Priyanka Banerjee,20, of Calcutta, telling how she got inspired with Hinduism two years ago
and wants to visit major pilgrimage sites"

No, my name is Shamita. That's my name. If I wanted my name to be Sha, I'd call myself Sha. Professor and women's activist Shamita Das Dasgupta, sharing her response whenever she tells her name to non-Hindus and they say, 'Oh, can I call you Mita?' or 'Can I call you Sha?'


The success rate would be at least as good as it is when you pick for yourself. American Hollywood actress Sharon Stone, speaking in USA magazine about how she supports arranged marriages.

I feel like I'm diagonally parked in a parallel universe.

You find many hi-tech professionals visiting temples, instead of pubs, after they finish work. Architect V. Narasimhan telling about the atmosphere in Bangalore, in a recent Newsweek magazine article about some of the hottest hi-tech cities in world.

Looking for a fresh, honest approach to servicing your vehicles? Then you're ready for KarmaKanic. A newspaper advertisement for a California auto repair service.

The persons and events in this production are fictitious. No similarity to actual persons, living, dead or reincarnated is intended or should be inferred. Disclaimer made by producers of the life-after-death movie, "What Dreams May Come."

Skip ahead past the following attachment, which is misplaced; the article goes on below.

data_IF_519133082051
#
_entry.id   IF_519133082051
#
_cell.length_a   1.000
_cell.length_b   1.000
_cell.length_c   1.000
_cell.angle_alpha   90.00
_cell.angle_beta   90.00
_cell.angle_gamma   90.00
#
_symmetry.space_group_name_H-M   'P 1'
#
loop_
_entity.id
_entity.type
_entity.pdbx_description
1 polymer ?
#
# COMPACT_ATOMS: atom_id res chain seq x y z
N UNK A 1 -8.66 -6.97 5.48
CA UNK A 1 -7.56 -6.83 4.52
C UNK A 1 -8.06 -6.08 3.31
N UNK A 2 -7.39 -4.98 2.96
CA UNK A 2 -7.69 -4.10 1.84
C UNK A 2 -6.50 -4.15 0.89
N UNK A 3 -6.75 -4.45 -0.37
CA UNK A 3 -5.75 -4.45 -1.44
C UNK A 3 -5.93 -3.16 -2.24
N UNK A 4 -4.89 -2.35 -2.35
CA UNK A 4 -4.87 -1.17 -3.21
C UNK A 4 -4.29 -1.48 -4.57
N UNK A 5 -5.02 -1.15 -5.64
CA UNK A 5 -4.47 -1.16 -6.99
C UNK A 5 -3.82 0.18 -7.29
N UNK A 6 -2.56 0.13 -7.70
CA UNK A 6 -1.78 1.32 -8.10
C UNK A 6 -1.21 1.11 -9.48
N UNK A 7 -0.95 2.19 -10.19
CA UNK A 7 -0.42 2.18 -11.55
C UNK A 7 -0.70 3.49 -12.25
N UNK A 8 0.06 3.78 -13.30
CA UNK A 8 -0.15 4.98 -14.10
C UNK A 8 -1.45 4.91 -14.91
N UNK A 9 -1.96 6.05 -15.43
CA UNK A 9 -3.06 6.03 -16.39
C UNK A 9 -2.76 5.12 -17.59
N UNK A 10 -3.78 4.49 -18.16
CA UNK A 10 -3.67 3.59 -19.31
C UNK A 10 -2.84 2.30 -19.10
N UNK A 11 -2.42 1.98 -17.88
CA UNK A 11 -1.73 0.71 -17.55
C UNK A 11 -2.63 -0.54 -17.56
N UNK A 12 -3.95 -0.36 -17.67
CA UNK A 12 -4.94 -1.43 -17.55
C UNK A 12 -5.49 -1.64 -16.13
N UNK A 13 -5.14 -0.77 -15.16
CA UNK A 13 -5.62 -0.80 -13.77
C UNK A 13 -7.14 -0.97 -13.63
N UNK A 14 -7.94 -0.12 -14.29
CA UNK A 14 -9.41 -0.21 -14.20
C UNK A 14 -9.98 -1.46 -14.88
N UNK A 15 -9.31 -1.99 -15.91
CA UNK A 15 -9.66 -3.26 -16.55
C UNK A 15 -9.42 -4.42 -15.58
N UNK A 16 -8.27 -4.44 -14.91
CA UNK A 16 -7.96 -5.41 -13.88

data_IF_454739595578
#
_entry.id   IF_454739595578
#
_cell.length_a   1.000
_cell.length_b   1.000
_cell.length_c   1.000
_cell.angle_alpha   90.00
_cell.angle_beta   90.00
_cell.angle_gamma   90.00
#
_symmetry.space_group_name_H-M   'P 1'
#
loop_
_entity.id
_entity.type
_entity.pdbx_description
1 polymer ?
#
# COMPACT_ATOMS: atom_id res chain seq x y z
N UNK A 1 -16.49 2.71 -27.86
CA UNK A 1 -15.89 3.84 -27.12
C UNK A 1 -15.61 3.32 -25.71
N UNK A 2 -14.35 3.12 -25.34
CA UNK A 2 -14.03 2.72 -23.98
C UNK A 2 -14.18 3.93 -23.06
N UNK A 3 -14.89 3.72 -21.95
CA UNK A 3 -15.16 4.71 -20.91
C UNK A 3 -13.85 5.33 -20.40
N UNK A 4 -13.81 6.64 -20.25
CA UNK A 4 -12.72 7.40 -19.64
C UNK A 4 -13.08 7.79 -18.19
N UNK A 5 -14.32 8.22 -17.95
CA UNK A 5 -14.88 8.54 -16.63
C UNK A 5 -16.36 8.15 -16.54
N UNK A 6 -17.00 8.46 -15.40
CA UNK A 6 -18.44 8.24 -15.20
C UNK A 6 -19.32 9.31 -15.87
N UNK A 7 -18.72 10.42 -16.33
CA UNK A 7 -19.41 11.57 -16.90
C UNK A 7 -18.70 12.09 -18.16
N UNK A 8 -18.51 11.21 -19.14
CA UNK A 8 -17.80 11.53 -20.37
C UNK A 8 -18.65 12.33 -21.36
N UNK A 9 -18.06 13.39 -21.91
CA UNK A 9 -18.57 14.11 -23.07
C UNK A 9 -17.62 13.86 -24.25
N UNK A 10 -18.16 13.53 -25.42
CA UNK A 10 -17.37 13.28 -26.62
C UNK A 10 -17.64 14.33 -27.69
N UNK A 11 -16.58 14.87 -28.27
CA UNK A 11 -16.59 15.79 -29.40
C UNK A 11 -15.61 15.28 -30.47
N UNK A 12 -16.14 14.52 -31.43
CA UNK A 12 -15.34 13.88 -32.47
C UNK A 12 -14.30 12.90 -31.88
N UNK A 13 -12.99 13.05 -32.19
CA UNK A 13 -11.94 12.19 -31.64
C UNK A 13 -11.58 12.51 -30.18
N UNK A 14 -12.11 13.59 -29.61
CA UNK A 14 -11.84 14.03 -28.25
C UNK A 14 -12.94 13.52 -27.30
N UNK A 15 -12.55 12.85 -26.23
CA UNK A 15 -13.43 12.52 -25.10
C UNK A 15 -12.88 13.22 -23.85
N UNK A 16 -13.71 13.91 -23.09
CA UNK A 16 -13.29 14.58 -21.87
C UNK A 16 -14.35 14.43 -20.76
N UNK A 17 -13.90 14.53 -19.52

To do that which ought not to be done will bring ruin. Not to do that which ought to be done will also bring ruin. Tirukural, verse 466.

Christianity as a whole lacks an internal dimension which has turned it into a political movement to conquer the world for its belief, rather than a spiritual practice. That's why people in the West routinely go to Hindu and Buddhist teachers to learn about meditation and higher levels of
consciousness that Christianity never taught them. Western-born Vedic scholar Vamadeva Shastri, commenting on
denigrating remarks toward Hinduism made by Fr. Francis D'Britto in The Examiner newspaper, Mumbai.



Despite ancient concerns about possibly losing caste from crossing the sea, history reveals India was the foremost maritime nation 2,000 years ago (meanwhile, Europeans were still figuring out the Mediterranean Sea). It had colonies in Cambodia, Java, Sumatra, Japan, China, Arabia, Egypt and more. Through Persians and Arabs, India traded with the Roman Empire. The Sanskrit text, Yukti Kalpa Taru, explains how to build ships, such as the one above depicted in the Ajanta Caves. It gives minute details about ship types, sizes and materials, including suitability of different types of wood. The treatise also elaborately explains how to decorate and furnish ships so they're comfortable for passengers.